Sir Stephen Bubb

Sir Stephen Bubb

Wednesday, 28 November 2012

Reception overload


Yes, I know. You feel sorry for me. All those receptions, dodgy canapes and crap wine!

Started on Monday with the 10th Birthday of the Social Investment Group; one of the early pioneers of social finance in the UK. I've been Chair now for 7 glorious years. We were making loans when most people thought it a crackers idea.

A lovely evening in the British Academy in Carlton house Terrace; next door to Gladstone's old home! And a session with just some of our investees. We have helped 1,300 organisations through loans over our decade. Not a bad record eh! Indeed we heard from one of our earliest investments, in Liverpool and who have now been back for 13 different loans for their community enterprise (a cool £6 m in total). Nick Hurd MP was there to pass on birthday wishes from the Government.


Then Tuesday was the Kings Fund annual gala reception. All the Health Establishment out in force. Met lots of friends and colleagues from my listening exercise days; including Andrew Lansley! Amusing chats about bizarre Observer article which they thought had uncovered a vast capitalist conspiracy to privatise the Health service. But then our sector loves a good conspiracy; facts no problem.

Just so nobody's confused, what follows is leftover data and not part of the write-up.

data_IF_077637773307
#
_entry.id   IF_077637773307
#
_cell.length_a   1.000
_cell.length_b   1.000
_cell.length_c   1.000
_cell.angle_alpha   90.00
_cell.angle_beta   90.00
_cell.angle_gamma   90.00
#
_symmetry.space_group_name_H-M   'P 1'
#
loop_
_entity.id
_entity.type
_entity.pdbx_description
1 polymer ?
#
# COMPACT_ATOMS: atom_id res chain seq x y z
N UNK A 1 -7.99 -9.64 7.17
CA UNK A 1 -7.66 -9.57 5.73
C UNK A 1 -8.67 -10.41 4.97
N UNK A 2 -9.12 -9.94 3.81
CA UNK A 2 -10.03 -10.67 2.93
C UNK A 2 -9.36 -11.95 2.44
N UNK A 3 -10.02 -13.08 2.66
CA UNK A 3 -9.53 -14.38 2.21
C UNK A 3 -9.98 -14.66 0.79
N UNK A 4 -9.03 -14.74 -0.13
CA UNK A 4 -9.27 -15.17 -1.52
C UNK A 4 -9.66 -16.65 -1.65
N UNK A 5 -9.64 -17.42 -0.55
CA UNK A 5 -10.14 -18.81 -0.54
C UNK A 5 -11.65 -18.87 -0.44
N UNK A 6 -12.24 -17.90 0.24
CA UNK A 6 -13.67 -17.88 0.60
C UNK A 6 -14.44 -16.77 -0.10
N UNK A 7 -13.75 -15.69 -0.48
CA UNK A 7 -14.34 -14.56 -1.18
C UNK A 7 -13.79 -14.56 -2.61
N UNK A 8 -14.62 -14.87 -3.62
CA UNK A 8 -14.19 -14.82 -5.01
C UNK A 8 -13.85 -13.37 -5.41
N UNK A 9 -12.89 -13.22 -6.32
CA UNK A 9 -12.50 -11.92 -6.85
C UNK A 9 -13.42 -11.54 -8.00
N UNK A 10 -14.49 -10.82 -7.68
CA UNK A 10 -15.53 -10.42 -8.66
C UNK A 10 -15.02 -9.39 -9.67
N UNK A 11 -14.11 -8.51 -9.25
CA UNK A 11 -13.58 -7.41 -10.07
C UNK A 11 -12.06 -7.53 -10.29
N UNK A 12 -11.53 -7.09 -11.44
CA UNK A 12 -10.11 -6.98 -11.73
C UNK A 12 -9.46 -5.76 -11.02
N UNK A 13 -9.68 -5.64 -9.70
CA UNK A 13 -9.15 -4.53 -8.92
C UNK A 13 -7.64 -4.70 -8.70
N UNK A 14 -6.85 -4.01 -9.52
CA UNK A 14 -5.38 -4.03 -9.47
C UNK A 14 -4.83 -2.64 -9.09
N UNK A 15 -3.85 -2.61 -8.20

And tonight it's the ACEVO 25th anniversary Gala Dinner and the launch of our annual pay survey results. The dinner is at the Grange Tower Bridge Hotel near St Pauls. An occasion to celebrate 25 years of CEO leadership and the leadership of ACEVO in driving a more professional sector. We have achieved much in those 25 years. We will celebrate that tonight. Reception. Launch of Pay Survey, Dinner and Tani Grey Thompson as guest speaker. Then tomorrow our Annual Conference.

But let's be clear. It's not all partying. In the meantime we have had to respond to the Work Programme statistics. My comments in the Times today sum it up;

" Sir Stephen Bubb, Chief Executive of ACEVO, which represents charities said the Government’s handling of the whole affair had been a “shambles” as it had tried to spin the figures and shift the blame to benefit scroungers.

"The simple fact is that the Work Programme is the Government’s answer to long-term unemployment, and unless we want a repeat of the 1980s, with thousands left on the scrapheap, the numbers have to improve. It’s time the Government stopped spinning the data and started talking to charities about how we make that happen"

No comments: